Adhere to Guidelines When Prescribing Opioids

By Osterweil, Neil | Clinical Psychiatry News, January 2012 | Go to article overview
Save to active project

Adhere to Guidelines When Prescribing Opioids


Osterweil, Neil, Clinical Psychiatry News


EXPERT OPINION FROM THE ANNUAL MEETING OF THE AMERICAN ACADEMY OF PSYCHIATRY AND THE LAW

BOSTON - The line between proper prescribing of opioids and pill pushing is thin and easily crossed, forensic psychiatrists said at the meeting.

The U.S. Supreme Court in 1975 ruled that physicians who are licensed by the Drug Enforcement Administration (DEA) to prescribe narcotics such as extended-release oxycodone (OxyContin) under the federal controlled substances act are liable to prosecution "when their activities fall outside the usual course of professional practice."

But the decision about what constitutes deviation from normal professional practice might fall to the judicial system, and several high-profile cases of doctors being convicted as drug pushers have made many practitioners who would otherwise consider prescribing opioids leery of the drugs, said Dr. Gregory G. Sokolov, of the division of psychiatry and the law in the department of psychiatry at the University of California, Davis.

"There is a role for opiate medications, and there is a role for OxyContin for severe pain," Dr. Sokolov said. "Some of these cases have really scared people away from treating pain patients and prescribing opiates, and although there are going to be people who are troubled and problematic, there are patients who truly benefit from these medications."

Chronic opioid therapy is more commonly used for control of severe cancer-related pain, but appropriate noncancer uses exist for such agents; the trick is knowing which patients will benefit, and which are malingering, said Dr. Ajay D. Wasan from the departments of psychiatry anesthesiology and perioperative and pain medicine at Brigham and Women's Hospital in Boston.

Dr. Sokolov discussed the case of United States vs. Ronald A. McIver, D.O. Dr. McIver, who ran a pain therapy center in Greenwood, S.C., was convicted in federal court of one count of conspiracy to distribute controlled substances and eight counts of distribution, after the death of a patient with high postmortem doses of opiates in his bloodstream.

Dr. McIver is currently serving sentences of 20 years in federal prison for distribution, and 30 years for dispensing drugs that resulted in the patient's death. His appeals, including one made to the U.S. Supreme Court, have been rejected.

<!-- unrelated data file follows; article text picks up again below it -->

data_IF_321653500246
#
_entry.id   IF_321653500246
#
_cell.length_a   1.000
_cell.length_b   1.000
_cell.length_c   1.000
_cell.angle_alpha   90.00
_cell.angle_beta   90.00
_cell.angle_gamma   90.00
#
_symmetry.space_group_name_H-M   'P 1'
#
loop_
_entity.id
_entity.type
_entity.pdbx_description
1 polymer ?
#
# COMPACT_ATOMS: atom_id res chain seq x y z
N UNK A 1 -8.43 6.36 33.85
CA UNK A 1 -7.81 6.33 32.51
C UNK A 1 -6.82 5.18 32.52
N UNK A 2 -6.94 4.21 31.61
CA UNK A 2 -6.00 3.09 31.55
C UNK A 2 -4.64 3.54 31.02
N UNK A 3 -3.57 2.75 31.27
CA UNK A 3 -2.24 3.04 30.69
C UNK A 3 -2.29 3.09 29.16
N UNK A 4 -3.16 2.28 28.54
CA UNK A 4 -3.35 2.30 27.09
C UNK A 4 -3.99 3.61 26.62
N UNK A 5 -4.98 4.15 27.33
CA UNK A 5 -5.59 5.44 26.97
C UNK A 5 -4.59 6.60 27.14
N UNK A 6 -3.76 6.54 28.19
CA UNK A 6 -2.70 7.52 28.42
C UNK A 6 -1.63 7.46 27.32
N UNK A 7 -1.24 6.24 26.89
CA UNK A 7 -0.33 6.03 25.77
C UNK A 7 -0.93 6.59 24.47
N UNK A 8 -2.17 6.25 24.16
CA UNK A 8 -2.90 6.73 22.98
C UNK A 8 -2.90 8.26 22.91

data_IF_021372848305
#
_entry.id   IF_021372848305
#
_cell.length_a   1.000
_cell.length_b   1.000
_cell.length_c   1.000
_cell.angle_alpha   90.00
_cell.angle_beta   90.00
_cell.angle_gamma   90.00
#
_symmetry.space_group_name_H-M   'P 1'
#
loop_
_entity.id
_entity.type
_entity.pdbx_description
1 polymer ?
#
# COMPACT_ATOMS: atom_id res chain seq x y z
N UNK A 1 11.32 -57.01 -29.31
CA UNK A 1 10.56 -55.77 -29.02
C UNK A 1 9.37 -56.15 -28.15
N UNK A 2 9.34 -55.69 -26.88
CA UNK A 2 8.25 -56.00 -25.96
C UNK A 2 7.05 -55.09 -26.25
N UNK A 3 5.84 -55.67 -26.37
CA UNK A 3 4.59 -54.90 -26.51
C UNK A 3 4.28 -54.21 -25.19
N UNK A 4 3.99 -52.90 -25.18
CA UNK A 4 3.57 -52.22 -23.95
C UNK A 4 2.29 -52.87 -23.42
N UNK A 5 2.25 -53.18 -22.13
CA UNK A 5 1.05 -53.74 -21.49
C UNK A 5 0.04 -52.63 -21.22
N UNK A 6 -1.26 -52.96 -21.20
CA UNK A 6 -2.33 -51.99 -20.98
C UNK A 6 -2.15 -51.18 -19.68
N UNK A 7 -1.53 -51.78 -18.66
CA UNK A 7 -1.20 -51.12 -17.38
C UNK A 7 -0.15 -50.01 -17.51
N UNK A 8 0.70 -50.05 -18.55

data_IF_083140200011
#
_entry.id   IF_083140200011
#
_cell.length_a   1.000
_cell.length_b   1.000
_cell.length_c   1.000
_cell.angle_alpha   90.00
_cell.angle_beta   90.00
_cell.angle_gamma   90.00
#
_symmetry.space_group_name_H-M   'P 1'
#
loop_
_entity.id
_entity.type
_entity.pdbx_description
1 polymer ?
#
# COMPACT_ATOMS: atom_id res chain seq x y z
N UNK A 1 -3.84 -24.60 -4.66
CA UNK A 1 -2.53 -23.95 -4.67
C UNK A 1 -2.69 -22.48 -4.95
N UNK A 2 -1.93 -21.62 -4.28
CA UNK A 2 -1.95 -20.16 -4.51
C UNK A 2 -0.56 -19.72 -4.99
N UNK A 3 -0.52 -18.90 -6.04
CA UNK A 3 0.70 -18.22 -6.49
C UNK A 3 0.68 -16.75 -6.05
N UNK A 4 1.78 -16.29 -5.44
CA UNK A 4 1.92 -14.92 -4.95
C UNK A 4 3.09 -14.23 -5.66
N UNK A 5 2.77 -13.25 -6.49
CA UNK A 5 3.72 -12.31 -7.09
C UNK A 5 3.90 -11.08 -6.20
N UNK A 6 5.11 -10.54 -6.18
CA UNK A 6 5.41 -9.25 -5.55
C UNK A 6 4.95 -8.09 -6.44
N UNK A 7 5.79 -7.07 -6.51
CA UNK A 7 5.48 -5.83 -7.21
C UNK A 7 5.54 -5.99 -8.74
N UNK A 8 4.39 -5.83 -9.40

Forensic psychiatrists might be called upon to provide expert opinion in criminal cases asking whether a prescribing physician is guilty of illegally prescribing opioids for distribution or abuse, in civil actions such as malpractice cases, and in medical board investigations, including allegations of physician impairment from opioid abuse, Dr.

The rest of this article is only available to active members of Questia

Sign up now for a free, 1-day trial and receive full access to:

  • Questia's entire collection
  • Automatic bibliography creation
  • More helpful research tools like notes, citations, and highlights
  • Ad-free environment

Already a member? Log in now.

Notes for this article

Add a new note
If you are trying to select text to create highlights or citations, remember that you must now click or tap on the first word, and then click or tap on the last word.
Loading One moment ...
Project items
Notes
Cite this article

Cited article

Style
Citations are available only to our active members.
Sign up now to cite pages or passages in MLA, APA and Chicago citation styles.

Cited article

Adhere to Guidelines When Prescribing Opioids
Settings

Settings

Typeface
Text size Smaller Larger
Search within

Search within this article

Look up

Look up a word

  • Dictionary
  • Thesaurus
Please submit a word or phrase above.
Print this page

Print this page

Why can't I print more than one page at a time?

While we understand printed pages are helpful to our users, this limitation is necessary to help protect our publishers' copyrighted material and prevent its unlawful distribution. We are sorry for any inconvenience.
Full screen

matching results for page

Cited passage

Style
Citations are available only to our active members.
Sign up now to cite pages or passages in MLA, APA and Chicago citation styles.

Cited passage

Welcome to the new Questia Reader

The Questia Reader has been updated to provide you with an even better online reading experience.  It is now 100% Responsive, which means you can read our books and articles on any sized device you wish.  All of your favorite tools like notes, highlights, and citations are still here, but the way you select text has been updated to be easier to use, especially on touchscreen devices.  Here's how:

1. Click or tap the first word you want to select.
2. Click or tap the last word you want to select.

OK, got it!

Thanks for trying Questia!

Please continue trying out our research tools, but please note, full functionality is available only to our active members.

Your work will be lost once you leave this Web page.

For full access in an ad-free environment, sign up now for a FREE, 1-day trial.

Already a member? Log in now.

Are you sure you want to delete this highlight?